Like the broader federal inspection program in which it is housed, the Food Safety and Inspection Service’s (FSIS’s) prior labeling approval system continues to evolve away from its history of extensive command and control. There is evidence now that, at least in some cases, the agency wants regulated companies themselves to clarify their label claims, rather than making those calls itself.
FSIS’s recent finalization and implementation of new rules for the so-called generic approval for labels is perhaps the agency’s final step in transitioning from a system that, some 30 years ago, essentially insisted on the review and approval of every single label and labeling change associated with all products within its inspection jurisdiction to a far more carefully targeted program. The final rule took effect on January 6, 2014.
While prior review and approval continues to attach to a few minor categories—such as labels for products produced under religious exemptions—the agency is now essentially in the business of leaving labeling determinations in the hands of regulated companies. One major exception is in cases of new claims not specifically defined by existing regulation. A significant window into this new era is afforded by a document recently circulated by the FSIS’s labeling staff as a response to recent claim-based submissions. To date, it has yet to appear on the agency’s website or otherwise be made publicly available, but it states as follows:
Sustainable farming, Environmentally Raised, Sustainable Agriculture, Humanely Raised claims have come under great scrutiny. They are undefined claims with different meanings within industry. FSIS has regulations in 9 CFR 317.8 that requires all labeling features to be truthful, accurate and not misleading. To ensure the meaning of “sustainably raised” or “Humanely Raised” is clear for consumers, it would only be acceptable as a claim if a statement includes on the label showing ownership explaining its meaning based on the producer or processing establishment, e.g., “Sun Fed Ranch Defines Sustainably Raised or Humanely Raised as (explain the meaning of the claim ‘sustainable’ ‘humanely,’ ‘environmentally’ on the label).”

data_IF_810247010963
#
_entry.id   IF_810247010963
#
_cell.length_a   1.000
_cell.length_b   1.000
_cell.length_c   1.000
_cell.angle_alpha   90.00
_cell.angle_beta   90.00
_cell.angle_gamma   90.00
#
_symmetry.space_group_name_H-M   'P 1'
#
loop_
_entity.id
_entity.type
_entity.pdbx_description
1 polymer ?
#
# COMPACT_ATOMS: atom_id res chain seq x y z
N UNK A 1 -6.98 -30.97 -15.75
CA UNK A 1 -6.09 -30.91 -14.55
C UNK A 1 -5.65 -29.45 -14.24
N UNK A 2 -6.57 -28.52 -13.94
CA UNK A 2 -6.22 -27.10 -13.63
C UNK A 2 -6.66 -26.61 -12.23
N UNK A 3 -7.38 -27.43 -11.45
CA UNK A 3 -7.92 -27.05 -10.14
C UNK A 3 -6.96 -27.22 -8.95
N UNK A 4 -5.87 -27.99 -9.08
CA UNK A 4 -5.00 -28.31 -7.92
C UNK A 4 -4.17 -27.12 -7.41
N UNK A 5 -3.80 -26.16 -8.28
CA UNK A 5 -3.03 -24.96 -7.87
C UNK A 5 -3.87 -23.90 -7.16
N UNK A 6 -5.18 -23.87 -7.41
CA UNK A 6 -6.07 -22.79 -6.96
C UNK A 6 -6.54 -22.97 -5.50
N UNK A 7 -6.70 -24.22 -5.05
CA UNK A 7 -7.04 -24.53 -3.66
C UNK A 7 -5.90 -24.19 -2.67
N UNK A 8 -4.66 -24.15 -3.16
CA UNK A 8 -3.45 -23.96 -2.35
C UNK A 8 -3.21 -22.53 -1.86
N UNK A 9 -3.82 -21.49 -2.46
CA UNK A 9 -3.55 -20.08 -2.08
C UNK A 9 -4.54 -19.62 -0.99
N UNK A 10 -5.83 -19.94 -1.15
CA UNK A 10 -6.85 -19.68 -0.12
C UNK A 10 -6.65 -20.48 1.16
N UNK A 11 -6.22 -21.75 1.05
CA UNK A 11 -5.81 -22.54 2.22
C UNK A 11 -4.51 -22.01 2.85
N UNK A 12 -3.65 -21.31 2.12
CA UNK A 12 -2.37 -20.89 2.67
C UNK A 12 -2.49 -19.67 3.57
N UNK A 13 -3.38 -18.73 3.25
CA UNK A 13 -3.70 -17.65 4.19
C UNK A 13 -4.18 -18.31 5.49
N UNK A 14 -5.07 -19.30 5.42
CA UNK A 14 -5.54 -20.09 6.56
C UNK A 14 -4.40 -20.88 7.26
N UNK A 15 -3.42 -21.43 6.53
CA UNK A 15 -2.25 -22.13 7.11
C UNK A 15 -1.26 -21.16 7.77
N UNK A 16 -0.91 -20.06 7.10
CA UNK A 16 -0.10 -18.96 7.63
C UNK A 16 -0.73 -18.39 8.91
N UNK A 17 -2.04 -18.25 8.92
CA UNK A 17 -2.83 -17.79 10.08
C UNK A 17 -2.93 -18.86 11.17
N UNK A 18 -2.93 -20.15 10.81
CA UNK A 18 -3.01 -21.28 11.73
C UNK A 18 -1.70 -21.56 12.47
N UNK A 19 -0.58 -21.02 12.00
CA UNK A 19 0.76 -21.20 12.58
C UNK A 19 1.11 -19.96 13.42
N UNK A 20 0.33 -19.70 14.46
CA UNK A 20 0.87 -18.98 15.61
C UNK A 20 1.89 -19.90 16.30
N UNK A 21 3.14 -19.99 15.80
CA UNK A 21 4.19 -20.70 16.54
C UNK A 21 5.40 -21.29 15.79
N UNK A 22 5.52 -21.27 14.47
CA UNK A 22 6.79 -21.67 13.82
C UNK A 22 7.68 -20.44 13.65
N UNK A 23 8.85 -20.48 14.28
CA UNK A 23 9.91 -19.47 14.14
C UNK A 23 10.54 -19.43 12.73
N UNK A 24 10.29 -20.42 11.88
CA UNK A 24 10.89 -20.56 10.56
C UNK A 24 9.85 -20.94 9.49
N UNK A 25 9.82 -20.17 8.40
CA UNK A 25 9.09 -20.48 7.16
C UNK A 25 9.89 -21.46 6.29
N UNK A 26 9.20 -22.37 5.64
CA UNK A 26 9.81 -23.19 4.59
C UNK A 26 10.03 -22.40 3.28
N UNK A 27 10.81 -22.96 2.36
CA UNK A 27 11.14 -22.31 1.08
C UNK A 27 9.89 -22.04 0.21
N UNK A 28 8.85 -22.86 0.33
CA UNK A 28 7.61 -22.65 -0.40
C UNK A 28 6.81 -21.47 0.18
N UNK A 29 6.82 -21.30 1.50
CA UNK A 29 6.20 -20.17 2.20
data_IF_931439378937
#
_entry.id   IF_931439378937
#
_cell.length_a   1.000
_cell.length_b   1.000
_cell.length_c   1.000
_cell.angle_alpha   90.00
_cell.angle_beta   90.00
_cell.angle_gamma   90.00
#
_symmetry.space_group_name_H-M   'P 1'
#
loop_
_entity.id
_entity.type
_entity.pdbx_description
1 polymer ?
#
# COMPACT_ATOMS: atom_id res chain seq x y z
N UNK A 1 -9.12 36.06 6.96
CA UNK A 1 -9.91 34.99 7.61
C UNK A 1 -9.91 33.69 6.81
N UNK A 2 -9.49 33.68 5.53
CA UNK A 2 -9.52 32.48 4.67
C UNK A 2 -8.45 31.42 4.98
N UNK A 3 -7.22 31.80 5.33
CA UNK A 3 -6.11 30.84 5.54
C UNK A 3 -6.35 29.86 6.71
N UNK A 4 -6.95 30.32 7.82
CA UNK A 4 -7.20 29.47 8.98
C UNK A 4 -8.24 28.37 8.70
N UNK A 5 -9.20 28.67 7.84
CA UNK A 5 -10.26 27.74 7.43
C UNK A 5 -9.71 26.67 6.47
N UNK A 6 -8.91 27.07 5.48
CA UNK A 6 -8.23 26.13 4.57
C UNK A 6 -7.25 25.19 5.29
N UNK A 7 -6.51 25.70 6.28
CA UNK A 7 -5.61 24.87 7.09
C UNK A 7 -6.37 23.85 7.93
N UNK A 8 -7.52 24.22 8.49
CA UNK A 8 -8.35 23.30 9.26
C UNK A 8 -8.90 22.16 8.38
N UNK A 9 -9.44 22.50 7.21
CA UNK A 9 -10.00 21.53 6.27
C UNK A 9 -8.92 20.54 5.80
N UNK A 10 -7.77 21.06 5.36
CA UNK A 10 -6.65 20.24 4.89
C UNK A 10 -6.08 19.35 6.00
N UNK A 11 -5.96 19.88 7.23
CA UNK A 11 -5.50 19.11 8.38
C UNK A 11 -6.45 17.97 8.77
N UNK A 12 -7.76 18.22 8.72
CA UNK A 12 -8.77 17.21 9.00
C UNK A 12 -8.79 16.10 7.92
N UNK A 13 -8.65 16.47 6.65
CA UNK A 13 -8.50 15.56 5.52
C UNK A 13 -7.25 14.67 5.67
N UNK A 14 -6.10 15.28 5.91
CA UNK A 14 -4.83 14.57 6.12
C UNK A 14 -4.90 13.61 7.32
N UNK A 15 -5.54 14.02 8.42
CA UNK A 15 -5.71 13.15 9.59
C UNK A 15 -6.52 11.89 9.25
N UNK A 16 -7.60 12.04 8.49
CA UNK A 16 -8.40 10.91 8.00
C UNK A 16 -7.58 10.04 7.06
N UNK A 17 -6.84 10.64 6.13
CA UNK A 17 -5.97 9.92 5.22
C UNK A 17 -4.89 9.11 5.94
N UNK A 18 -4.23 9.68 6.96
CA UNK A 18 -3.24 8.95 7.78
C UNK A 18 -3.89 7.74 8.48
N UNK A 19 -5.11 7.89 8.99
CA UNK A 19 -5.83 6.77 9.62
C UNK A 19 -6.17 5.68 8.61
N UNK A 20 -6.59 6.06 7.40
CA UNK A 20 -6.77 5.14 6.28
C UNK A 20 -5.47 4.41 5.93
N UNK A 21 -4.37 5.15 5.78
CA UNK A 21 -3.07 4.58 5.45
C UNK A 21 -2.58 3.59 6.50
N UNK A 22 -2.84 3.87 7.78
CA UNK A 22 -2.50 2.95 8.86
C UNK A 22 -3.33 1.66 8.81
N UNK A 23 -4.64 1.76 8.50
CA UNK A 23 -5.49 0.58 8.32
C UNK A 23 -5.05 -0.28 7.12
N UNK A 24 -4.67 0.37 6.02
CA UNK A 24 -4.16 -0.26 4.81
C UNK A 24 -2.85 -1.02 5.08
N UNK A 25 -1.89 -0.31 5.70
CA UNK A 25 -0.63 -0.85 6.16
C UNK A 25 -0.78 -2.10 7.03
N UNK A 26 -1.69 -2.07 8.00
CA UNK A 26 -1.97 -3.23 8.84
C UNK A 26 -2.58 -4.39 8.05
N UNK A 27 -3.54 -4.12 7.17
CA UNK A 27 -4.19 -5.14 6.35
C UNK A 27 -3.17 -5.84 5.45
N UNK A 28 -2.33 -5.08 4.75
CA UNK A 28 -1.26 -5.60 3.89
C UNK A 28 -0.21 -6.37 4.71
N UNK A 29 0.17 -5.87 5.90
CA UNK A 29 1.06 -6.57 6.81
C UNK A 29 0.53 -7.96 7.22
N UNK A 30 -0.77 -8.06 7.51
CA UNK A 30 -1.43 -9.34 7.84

The agency is attempting here to work itself out of a very difficult box. There is an unavoidable subjective dimension to all such claims and plenty of room for reasonable people to disagree as to the proper limits or scope of any applicable definition. But unlike their counterparts at FDA, so long as the use of such terminology remains within the province of prior approval, FSIS personnel must make the tough calls. They need to explain to a processor why they have a legitimate basis to deny a proposed use of a “humanely raised” claim while, at the same time, adequately supporting their willingness to let a competitor do so. The document suggests that there will be both more room to, and more of a necessity for, explaining such subjectivity away. Rather than being drawn into endless hair-splitting over the exact meaning of such terms, and thereby being obligated to effectively and uniformly enforce such meanings, FSIS’s document indicates that much of the requisite clarification is now to be outsourced to the manufacturer or other proponent of the claim.
This new policy has yet to be tested. Will there be, as would seem necessary, some type of laugh test that clarifying language must pass? Even if there is, will companies tend to overreach, and, if they do, will the marketplace itself provide the necessary corrective balance? And, interestingly, will such a “one size doesn’t fit all” policy now start to permeate the agency’s mindset in its review of other subjective claims not covered by this particular document? Time, and the case-by-case reality of the prior approval system, will tell.